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San Francisco Poet Al Robles (1930-2009)

By Barbara Jane Reyes

Hello all, this is my first post to the Harriet blog, so let me very briefly introduce myself. I’m Barbara Jane Reyes, and I blog regularly at Poeta y Diwata. I am also a contributing blogger for Hyphen magazine, where I feature Asian/Pacific Islander American authors published by small presses. I’m an Oakland-based poet, and a long time San Francisco Bay Area resident.

As a poet, I was mentored by writers in Kearny Street Workshop, the original hub of the San Francisco Filipino American and Asian American literary scene. One such literary figure in this scene was the much venerated poet Al Robles, a denizen of the pre-gentrified SoMa (South of Market), Chinatown, and Fillmore District. He was a true San Francisco citizen, a collector of folks’ stories, and an elder storyteller around whom communities gathered.

Photo by Jeremy Villaluz

Photo by Jeremy Villaluz

Al Robles was an activist, at the forefront of the movement to stop the demolition of the I-Hotel, which housed elderly and low income tenants, many of whom we’ve come to know as the “Manongs,” elder Filipino Americans, or Pinoys, who spent their youths as migrant labor in West Coast agriculture and canneries, and as US veterans who fought in WWII. He brought young activists and artists to Agbayani Village in Delano, a rural settlement of these Manongs, and to the WWII Japanese American internment camps at Tule Lake and Manzanar. He believed it was important for young activists and artists to see these places with their own eyes, to hear the stories of these places firsthand. Robles’s activism was closely tied to his poetic work; in fact, his activism and poetry were one and the same. He believed poets should bring themselves into the world.

The stories of the elderly Manongs, which is an Ilocano term of respect for our elders, populate Robles’s collection, rappin’ with ten thousand carabaos in the dark (UCLA Asian American Studies Center, 1996):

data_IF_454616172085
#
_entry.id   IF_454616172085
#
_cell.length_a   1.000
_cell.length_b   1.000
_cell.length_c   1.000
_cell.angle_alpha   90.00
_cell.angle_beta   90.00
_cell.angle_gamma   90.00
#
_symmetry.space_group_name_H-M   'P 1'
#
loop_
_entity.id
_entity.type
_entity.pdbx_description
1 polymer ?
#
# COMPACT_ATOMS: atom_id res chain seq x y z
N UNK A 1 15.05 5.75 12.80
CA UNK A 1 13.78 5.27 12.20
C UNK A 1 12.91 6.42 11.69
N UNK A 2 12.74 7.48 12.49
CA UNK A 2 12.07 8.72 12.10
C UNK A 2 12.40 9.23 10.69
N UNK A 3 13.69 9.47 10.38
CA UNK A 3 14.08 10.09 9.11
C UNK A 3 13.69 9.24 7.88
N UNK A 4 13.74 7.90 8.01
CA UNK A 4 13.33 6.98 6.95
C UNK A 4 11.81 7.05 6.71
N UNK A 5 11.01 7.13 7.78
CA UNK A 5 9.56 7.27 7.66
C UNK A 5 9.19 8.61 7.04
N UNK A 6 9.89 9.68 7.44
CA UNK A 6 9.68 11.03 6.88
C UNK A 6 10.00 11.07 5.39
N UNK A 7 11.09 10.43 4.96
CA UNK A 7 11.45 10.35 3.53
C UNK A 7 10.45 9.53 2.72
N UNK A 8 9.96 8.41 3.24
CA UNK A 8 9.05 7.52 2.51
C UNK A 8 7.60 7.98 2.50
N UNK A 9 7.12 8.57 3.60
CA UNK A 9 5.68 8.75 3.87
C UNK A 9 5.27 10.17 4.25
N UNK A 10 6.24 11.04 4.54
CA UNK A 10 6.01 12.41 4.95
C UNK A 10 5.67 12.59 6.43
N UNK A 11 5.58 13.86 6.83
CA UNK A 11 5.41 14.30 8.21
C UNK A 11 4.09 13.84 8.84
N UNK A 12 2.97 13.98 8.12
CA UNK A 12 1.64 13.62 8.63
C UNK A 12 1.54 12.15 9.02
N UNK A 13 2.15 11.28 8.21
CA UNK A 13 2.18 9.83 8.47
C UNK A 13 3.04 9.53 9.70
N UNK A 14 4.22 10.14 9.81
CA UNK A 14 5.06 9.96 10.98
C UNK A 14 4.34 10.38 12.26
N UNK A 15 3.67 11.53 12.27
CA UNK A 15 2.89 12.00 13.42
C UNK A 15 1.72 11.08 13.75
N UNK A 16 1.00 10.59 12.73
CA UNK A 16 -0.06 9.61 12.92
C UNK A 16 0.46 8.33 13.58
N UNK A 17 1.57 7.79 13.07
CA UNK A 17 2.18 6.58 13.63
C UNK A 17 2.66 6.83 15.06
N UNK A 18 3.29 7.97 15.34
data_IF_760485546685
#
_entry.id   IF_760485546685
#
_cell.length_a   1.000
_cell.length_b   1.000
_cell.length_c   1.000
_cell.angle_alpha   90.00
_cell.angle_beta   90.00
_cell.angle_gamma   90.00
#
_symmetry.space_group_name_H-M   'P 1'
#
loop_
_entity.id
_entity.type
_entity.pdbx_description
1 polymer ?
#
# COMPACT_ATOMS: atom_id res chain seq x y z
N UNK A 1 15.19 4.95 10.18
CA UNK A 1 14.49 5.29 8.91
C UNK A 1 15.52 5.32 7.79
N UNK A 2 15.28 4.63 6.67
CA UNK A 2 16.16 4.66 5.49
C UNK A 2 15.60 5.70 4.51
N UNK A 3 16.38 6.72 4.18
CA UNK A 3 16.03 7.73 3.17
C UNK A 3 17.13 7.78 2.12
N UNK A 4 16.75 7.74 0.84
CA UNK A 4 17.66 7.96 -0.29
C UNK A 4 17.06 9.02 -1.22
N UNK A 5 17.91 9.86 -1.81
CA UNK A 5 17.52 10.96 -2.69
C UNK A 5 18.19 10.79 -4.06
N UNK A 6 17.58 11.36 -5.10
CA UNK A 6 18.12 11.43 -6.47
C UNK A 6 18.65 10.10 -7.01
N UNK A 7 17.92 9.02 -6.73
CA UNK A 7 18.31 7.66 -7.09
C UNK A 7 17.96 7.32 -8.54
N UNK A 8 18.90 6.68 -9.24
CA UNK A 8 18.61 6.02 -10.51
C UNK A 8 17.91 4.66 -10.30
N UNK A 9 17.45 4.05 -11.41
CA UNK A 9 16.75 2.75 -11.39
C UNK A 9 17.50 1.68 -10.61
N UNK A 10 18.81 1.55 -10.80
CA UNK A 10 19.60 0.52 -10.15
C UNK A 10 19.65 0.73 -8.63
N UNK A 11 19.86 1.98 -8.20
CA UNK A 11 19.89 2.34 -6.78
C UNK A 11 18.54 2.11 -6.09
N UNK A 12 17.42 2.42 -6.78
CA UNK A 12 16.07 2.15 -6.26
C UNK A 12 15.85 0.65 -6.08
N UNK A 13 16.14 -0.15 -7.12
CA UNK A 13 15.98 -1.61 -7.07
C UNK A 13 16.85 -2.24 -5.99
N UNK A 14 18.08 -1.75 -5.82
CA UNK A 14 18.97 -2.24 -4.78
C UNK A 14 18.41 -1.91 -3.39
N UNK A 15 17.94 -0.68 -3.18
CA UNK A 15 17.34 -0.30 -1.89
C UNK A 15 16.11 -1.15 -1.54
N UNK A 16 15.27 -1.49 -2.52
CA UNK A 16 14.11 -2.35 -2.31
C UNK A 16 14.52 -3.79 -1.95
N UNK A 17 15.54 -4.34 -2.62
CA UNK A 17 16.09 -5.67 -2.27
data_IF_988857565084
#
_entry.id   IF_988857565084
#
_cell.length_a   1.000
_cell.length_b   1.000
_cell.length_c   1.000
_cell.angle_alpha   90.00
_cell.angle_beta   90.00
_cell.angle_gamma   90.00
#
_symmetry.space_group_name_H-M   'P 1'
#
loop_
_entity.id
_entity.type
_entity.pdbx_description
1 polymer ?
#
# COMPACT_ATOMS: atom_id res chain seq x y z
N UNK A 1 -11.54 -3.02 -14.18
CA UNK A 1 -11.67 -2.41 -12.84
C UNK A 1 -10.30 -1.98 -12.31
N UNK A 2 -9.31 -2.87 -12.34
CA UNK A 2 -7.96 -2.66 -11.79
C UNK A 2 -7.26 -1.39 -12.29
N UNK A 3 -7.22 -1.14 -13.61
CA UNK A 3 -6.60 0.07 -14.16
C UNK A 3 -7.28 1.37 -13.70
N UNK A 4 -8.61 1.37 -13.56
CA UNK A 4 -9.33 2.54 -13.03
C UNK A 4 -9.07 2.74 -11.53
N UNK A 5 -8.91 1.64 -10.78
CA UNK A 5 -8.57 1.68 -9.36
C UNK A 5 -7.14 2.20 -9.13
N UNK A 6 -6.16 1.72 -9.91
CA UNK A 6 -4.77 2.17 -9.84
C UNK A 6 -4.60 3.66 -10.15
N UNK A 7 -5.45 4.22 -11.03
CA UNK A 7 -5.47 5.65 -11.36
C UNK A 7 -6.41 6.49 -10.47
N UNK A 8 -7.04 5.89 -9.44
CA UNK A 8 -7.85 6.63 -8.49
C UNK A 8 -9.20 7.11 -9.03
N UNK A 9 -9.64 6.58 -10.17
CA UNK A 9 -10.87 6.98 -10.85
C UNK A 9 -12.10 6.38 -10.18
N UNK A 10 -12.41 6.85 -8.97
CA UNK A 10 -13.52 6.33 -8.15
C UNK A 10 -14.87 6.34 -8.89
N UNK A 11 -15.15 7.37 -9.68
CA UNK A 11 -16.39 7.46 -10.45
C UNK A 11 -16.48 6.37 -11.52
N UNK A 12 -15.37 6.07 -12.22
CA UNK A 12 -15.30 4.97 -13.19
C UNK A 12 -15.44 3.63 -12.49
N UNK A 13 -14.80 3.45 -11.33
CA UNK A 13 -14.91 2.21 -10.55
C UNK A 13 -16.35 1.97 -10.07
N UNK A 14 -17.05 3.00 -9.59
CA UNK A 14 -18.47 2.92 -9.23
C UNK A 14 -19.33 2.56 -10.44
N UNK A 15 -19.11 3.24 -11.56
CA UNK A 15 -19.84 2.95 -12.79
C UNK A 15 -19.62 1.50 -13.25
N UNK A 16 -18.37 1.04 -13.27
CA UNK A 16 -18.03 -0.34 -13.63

“As a poet I’ve followed the footprints of the manongs. I gathered their history from Agbayani Village to Stockton, in the farms and fields that stretched north, south, east, and west. I followed them deep inside fish bellies swimming across the icy cold Pacific waters. Sat down with every single manong and watched as they weaved out dreams from fishnets beneath trees, in the Kauai rains. I cried out to them across the sugarcane fields. Mudfish cut through my mind.”

The way he saw it, history was not some abstract, distant thing; rather, it was right in front of us, contained in folks’ memories, and it was our responsibility, us “youngblood” poets, to hear and to document these stories, and not just the beautiful ones:

baby, baby, baby
i ain’t got nothin’ to eat
wake up this mornin’
feelin’ so sad
cryin’ so bad

cadillac slim
midnight pimp
stompin’
ten-dollar tricks
for gray chicks
at the blue mirror

brown hands
unfolding
black flesh
dyin’ pimps
laid out cold
on piss streets

Al Robles passed away on May 2, 2009, and the larger American poetry community barely noticed his passing. In San Francisco, however, we mourned, at the resurrected I-Hotel, at City Lights Books in the adjacent North Beach, in Japantown, in the Fillmore, in SoMa, in all the places where he heard folks’ stories and committed them to poetry.

As for myself, I have also been mourning the passing of one of my first poet mentors, whose presence I felt keenly as a poet from my adolescence into full-blown authorhood. Over the past couple of decades, I would find him somewhere in San Francisco streets, with plastic bags full of stuff, or sitting in some hole in the wall place, eating fish and rice with his hands. He would invite me to sit, and he would tell so much story. He remembered so much about the city, despite its constantly changing landscape, despite the changing color of its people.